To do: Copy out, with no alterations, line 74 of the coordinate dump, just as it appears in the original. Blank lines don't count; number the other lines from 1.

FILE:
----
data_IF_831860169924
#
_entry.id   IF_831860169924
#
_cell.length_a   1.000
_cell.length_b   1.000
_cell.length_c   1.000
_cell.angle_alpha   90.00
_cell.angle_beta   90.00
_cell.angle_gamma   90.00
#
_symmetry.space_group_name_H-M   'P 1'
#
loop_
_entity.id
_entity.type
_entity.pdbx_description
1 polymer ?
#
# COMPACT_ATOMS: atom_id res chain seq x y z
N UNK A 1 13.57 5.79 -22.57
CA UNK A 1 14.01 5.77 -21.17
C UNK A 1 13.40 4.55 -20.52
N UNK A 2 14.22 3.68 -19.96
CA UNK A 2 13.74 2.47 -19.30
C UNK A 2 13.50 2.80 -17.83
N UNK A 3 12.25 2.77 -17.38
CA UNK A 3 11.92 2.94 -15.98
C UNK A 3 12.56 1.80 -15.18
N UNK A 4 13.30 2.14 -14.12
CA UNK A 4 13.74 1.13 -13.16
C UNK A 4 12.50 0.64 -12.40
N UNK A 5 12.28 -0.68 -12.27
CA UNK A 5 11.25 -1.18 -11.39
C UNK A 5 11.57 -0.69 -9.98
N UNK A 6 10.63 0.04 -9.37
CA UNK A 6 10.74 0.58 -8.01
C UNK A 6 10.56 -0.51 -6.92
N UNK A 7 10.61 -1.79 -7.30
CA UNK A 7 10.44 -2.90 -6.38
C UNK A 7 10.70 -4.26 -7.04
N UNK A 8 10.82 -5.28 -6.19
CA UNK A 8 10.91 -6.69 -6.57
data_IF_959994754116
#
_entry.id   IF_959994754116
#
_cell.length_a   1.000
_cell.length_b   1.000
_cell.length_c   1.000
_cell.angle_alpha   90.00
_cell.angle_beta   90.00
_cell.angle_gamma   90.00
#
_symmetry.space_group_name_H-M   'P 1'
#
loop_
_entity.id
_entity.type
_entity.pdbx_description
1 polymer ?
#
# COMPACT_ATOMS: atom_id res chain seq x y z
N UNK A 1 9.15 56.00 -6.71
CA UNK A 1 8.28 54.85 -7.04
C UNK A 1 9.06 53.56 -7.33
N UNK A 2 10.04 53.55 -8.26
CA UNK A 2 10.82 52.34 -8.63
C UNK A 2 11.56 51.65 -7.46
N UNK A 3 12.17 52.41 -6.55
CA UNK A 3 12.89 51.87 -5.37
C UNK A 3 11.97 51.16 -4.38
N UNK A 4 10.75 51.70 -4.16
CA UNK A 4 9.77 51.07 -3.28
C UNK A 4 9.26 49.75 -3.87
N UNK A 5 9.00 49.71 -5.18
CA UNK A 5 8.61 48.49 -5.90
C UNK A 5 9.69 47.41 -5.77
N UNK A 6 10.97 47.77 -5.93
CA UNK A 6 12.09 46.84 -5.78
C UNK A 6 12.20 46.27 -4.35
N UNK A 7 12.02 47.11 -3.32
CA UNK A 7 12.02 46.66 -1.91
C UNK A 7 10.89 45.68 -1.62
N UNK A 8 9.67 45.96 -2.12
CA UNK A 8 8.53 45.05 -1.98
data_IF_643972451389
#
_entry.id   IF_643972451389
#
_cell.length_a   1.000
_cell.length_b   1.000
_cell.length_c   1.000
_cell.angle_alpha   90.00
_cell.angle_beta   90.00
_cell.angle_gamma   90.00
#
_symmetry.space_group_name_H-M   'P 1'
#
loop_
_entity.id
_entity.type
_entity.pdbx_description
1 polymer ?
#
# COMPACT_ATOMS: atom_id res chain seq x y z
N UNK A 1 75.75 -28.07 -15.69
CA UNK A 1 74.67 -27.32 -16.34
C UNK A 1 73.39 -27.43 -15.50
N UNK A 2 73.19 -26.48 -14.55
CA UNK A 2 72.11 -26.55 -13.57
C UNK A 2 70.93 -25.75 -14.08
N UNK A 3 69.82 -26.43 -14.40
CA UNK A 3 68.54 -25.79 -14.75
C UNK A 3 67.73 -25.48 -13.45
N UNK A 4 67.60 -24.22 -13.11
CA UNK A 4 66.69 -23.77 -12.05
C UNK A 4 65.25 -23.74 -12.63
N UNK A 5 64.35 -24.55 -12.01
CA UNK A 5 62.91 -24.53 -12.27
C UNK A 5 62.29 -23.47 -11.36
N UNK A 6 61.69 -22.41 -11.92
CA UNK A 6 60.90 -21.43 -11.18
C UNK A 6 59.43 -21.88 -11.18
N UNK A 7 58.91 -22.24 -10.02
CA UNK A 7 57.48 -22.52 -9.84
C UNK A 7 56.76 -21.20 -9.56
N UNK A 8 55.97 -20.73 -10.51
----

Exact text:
CA UNK A 4 9.77 51.07 -3.28